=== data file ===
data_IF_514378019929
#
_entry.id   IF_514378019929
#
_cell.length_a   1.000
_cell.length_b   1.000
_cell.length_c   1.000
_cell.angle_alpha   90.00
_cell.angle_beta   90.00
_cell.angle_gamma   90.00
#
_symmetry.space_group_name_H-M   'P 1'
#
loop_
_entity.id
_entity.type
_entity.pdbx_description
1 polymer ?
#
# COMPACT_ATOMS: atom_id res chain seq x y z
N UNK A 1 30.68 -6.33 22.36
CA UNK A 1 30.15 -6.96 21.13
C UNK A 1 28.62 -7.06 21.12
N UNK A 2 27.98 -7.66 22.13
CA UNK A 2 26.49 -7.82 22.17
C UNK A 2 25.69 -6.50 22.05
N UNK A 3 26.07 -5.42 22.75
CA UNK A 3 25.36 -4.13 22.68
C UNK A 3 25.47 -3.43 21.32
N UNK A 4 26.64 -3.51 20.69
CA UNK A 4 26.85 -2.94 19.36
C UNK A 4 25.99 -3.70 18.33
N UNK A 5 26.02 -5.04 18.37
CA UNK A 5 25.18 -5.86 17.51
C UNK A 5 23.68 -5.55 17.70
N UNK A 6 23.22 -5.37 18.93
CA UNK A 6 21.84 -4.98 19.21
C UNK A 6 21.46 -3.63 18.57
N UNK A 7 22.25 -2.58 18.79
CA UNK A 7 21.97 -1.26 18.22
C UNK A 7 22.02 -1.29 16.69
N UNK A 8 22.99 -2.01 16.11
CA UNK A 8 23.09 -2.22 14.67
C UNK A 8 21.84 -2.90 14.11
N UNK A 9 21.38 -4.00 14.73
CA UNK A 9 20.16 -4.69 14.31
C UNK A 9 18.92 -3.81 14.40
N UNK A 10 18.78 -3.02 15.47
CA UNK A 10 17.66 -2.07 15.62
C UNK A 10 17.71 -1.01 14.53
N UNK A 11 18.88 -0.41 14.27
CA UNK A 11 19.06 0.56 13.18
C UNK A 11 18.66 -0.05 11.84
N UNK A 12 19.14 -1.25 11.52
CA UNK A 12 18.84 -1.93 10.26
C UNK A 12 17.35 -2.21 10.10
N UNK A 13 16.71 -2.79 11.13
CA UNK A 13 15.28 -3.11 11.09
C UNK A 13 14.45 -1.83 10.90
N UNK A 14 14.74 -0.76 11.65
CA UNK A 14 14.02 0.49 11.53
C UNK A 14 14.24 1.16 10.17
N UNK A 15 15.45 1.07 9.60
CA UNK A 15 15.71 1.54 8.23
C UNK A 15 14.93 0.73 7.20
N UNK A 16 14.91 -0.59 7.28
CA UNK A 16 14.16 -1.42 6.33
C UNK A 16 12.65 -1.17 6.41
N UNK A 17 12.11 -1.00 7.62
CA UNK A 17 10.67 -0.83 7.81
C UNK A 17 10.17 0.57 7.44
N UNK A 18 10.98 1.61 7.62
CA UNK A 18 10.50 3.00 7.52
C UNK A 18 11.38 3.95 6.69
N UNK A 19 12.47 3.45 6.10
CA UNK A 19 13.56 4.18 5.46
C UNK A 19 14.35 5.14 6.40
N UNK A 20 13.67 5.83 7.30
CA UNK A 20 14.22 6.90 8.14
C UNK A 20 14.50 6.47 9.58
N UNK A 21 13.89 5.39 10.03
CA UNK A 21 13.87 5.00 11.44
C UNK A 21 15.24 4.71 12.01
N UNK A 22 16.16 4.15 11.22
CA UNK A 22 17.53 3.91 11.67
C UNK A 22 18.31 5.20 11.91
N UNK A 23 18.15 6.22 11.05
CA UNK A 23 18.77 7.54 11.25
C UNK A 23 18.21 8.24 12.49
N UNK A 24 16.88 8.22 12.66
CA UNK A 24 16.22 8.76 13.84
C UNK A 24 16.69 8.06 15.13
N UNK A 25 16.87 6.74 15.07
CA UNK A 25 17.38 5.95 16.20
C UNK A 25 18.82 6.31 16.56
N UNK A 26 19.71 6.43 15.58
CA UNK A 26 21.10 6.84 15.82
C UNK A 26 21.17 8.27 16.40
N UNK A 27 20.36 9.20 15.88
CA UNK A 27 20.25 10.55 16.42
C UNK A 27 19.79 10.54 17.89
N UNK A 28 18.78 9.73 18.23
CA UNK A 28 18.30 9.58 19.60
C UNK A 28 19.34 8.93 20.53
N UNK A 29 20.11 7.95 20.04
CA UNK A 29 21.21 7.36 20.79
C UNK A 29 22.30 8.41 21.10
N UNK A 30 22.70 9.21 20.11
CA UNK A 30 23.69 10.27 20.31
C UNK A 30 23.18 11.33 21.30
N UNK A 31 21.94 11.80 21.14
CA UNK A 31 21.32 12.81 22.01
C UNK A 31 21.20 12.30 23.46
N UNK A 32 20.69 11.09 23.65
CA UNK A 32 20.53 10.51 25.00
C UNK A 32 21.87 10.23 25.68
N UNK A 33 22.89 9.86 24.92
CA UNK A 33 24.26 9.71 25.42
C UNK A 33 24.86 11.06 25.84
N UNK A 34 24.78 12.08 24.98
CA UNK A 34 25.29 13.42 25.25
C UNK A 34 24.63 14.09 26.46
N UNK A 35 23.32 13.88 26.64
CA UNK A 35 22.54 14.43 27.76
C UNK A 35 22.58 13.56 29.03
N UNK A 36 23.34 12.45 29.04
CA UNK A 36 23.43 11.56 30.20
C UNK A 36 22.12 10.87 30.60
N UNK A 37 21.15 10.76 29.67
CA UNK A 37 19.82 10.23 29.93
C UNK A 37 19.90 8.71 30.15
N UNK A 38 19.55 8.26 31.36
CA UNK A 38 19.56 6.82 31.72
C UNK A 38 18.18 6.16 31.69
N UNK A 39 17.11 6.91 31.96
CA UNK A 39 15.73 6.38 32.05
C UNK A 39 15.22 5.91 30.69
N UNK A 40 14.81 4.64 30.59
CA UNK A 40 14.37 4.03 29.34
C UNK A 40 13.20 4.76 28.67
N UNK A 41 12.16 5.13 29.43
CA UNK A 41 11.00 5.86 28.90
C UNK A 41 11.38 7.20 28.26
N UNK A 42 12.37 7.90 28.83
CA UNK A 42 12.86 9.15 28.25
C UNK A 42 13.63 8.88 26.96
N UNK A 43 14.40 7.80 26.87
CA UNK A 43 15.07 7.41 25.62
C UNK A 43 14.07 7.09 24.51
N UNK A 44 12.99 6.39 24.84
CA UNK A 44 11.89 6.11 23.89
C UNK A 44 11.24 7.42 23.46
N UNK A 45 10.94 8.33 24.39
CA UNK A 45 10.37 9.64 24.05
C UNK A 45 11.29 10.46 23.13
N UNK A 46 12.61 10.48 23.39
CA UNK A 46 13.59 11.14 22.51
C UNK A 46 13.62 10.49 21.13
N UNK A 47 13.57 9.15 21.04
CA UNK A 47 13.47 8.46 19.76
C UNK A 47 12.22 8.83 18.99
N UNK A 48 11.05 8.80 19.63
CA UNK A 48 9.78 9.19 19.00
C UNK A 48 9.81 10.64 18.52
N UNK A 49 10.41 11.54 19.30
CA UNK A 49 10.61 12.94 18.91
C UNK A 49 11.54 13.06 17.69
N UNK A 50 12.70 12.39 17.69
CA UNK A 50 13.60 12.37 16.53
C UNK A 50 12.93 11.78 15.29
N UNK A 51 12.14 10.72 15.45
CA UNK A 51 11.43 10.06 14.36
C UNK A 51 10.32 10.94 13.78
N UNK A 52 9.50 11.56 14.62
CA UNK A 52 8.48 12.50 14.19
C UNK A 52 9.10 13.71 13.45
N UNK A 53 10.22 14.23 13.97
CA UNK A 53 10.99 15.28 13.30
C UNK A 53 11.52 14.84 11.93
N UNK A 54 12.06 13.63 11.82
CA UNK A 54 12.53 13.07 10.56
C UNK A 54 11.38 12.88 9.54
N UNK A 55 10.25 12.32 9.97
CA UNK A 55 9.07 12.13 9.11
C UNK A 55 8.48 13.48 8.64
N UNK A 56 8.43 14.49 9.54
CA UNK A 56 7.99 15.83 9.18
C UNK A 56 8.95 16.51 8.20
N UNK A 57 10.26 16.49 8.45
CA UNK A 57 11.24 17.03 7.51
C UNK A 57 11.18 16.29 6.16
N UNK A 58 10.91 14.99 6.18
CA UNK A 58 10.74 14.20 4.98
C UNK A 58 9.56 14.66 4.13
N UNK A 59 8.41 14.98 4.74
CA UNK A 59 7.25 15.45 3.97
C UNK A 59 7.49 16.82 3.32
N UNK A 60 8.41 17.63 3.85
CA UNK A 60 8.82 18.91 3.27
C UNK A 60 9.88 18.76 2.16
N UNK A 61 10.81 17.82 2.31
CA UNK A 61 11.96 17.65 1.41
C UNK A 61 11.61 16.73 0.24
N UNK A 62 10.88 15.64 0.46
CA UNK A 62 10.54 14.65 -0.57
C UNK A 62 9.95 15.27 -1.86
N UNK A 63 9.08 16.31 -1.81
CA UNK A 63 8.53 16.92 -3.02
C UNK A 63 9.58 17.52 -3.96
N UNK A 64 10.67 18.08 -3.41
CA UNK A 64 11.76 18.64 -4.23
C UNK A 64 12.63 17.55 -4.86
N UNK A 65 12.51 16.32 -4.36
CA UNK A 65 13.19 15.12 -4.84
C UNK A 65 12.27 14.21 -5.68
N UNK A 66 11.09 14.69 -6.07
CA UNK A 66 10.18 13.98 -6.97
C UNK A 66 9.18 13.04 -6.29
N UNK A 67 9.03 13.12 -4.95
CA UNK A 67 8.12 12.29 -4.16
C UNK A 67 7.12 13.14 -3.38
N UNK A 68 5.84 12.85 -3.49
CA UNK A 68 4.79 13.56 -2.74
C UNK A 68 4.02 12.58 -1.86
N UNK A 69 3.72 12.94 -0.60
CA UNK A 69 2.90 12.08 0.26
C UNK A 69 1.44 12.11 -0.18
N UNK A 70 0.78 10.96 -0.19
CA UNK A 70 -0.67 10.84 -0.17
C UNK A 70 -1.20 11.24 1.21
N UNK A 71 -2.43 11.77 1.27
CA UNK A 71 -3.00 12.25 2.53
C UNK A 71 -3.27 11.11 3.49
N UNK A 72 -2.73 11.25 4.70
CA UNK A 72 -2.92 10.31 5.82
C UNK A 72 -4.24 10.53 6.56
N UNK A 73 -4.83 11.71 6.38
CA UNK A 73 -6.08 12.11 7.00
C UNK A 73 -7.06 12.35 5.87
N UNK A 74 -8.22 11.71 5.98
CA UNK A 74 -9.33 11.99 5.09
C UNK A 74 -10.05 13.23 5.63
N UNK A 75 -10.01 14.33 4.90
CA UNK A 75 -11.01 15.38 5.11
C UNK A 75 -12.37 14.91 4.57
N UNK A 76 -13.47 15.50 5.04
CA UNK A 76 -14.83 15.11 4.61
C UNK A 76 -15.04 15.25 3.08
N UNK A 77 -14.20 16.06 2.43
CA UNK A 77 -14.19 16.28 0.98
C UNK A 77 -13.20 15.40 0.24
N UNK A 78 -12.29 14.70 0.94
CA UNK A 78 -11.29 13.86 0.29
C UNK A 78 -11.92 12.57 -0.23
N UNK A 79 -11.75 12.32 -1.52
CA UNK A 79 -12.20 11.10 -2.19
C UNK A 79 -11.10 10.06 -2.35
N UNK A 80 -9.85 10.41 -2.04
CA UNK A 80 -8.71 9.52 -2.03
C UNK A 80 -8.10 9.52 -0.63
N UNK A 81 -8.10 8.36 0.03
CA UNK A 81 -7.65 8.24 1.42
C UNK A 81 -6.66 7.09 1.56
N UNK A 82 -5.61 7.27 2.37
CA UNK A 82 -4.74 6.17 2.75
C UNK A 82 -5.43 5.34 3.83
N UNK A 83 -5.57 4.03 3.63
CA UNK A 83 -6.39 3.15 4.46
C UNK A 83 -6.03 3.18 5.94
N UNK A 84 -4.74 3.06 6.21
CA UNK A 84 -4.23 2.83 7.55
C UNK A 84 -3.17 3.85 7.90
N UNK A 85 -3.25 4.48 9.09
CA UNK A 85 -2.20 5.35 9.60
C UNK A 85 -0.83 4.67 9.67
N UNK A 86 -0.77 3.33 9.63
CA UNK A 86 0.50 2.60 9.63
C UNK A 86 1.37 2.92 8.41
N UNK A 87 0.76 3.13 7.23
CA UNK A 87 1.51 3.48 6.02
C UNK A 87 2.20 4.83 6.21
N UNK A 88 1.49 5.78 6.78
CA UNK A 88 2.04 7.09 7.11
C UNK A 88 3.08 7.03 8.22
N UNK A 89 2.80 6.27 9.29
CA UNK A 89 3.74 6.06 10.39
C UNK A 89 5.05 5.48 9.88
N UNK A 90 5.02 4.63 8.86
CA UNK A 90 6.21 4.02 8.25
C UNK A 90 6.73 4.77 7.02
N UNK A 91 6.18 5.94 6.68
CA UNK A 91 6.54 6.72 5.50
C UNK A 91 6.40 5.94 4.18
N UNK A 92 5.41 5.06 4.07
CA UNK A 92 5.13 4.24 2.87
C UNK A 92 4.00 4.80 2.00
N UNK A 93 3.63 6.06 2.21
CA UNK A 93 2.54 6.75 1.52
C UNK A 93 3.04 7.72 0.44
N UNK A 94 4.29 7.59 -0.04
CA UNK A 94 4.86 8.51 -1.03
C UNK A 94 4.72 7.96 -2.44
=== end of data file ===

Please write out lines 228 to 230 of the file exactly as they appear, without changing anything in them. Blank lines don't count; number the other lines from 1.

N UNK A 70 0.78 10.96 -0.19
CA UNK A 70 -0.67 10.84 -0.17
C UNK A 70 -1.20 11.24 1.21